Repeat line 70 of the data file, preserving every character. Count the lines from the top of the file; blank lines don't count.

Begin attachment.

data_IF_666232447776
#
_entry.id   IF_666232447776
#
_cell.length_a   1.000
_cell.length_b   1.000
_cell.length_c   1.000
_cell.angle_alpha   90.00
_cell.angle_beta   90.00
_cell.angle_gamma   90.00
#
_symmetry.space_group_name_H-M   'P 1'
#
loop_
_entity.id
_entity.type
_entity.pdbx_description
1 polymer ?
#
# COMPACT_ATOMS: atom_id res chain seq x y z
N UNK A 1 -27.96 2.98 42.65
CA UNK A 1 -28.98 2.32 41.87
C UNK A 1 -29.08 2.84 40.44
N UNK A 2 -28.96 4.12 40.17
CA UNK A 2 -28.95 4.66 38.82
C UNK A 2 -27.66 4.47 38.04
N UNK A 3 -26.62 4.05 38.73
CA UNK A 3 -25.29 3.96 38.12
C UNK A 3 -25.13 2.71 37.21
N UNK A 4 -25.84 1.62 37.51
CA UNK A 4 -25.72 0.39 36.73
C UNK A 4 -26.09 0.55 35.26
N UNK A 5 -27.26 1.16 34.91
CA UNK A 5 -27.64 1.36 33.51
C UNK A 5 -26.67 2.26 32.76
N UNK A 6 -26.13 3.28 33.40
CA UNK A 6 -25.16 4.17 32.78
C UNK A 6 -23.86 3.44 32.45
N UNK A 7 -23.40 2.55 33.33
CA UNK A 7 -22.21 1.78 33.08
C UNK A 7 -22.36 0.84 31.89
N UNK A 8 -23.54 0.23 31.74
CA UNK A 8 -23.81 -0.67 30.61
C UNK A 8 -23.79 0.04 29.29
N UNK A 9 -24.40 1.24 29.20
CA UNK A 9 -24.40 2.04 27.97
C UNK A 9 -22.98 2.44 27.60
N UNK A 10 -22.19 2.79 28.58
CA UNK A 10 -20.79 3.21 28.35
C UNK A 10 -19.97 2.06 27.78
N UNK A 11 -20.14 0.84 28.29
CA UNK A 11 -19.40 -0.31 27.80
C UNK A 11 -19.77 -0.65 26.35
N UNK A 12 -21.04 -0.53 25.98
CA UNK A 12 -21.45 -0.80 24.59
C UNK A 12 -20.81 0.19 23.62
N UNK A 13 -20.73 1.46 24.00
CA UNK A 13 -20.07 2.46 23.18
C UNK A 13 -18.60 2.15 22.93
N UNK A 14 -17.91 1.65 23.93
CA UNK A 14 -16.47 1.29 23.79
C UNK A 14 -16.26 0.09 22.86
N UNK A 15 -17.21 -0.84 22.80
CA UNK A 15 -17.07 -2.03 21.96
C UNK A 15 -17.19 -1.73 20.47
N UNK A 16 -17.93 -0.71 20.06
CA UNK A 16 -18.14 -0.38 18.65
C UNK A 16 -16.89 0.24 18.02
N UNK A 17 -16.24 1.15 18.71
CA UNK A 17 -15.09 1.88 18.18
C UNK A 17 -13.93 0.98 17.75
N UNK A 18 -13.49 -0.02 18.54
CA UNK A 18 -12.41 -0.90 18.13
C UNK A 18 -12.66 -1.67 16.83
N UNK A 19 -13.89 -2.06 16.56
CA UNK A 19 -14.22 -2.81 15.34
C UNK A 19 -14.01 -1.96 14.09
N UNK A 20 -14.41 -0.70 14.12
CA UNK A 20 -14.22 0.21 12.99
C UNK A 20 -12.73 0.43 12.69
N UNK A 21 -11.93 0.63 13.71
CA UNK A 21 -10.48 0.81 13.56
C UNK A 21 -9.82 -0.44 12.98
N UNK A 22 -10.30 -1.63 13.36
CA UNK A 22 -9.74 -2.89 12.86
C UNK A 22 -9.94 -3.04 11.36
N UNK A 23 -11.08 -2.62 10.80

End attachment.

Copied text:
CA UNK A 17 -15.09 1.88 18.18